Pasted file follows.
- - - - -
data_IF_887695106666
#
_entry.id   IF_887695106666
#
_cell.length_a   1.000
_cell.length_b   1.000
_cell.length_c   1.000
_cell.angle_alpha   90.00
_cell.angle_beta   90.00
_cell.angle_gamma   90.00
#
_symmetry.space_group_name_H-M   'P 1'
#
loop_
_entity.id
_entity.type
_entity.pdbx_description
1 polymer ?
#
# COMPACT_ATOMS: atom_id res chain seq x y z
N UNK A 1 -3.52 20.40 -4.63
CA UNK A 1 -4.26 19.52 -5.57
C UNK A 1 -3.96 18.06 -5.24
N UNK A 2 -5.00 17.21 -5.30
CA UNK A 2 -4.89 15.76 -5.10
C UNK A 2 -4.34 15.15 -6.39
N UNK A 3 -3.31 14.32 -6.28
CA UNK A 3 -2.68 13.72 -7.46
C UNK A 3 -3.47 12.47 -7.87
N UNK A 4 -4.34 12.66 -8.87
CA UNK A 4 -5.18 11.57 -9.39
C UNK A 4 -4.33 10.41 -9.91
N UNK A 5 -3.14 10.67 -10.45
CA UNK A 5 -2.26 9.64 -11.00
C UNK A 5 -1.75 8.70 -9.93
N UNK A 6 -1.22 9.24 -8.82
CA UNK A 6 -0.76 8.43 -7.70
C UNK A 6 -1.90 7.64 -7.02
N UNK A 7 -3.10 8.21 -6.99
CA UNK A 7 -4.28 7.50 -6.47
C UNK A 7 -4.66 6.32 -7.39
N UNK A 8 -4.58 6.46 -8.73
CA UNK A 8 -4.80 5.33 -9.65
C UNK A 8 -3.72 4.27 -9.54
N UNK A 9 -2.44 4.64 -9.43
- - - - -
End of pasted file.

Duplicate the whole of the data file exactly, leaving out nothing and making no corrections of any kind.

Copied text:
data_IF_887695106666
#
_entry.id   IF_887695106666
#
_cell.length_a   1.000
_cell.length_b   1.000
_cell.length_c   1.000
_cell.angle_alpha   90.00
_cell.angle_beta   90.00
_cell.angle_gamma   90.00
#
_symmetry.space_group_name_H-M   'P 1'
#
loop_
_entity.id
_entity.type
_entity.pdbx_description
1 polymer ?
#
# COMPACT_ATOMS: atom_id res chain seq x y z
N UNK A 1 -3.52 20.40 -4.63
CA UNK A 1 -4.26 19.52 -5.57
C UNK A 1 -3.96 18.06 -5.24
N UNK A 2 -5.00 17.21 -5.30
CA UNK A 2 -4.89 15.76 -5.10
C UNK A 2 -4.34 15.15 -6.39
N UNK A 3 -3.31 14.32 -6.28
CA UNK A 3 -2.68 13.72 -7.46
C UNK A 3 -3.47 12.47 -7.87
N UNK A 4 -4.34 12.66 -8.87
CA UNK A 4 -5.18 11.57 -9.39
C UNK A 4 -4.33 10.41 -9.91
N UNK A 5 -3.14 10.67 -10.45
CA UNK A 5 -2.26 9.64 -11.00
C UNK A 5 -1.75 8.70 -9.93
N UNK A 6 -1.22 9.24 -8.82
CA UNK A 6 -0.76 8.43 -7.70
C UNK A 6 -1.90 7.64 -7.02
N UNK A 7 -3.10 8.21 -6.99
CA UNK A 7 -4.28 7.50 -6.47
C UNK A 7 -4.66 6.32 -7.39
N UNK A 8 -4.58 6.46 -8.73
CA UNK A 8 -4.80 5.33 -9.65
C UNK A 8 -3.72 4.27 -9.54
N UNK A 9 -2.44 4.64 -9.43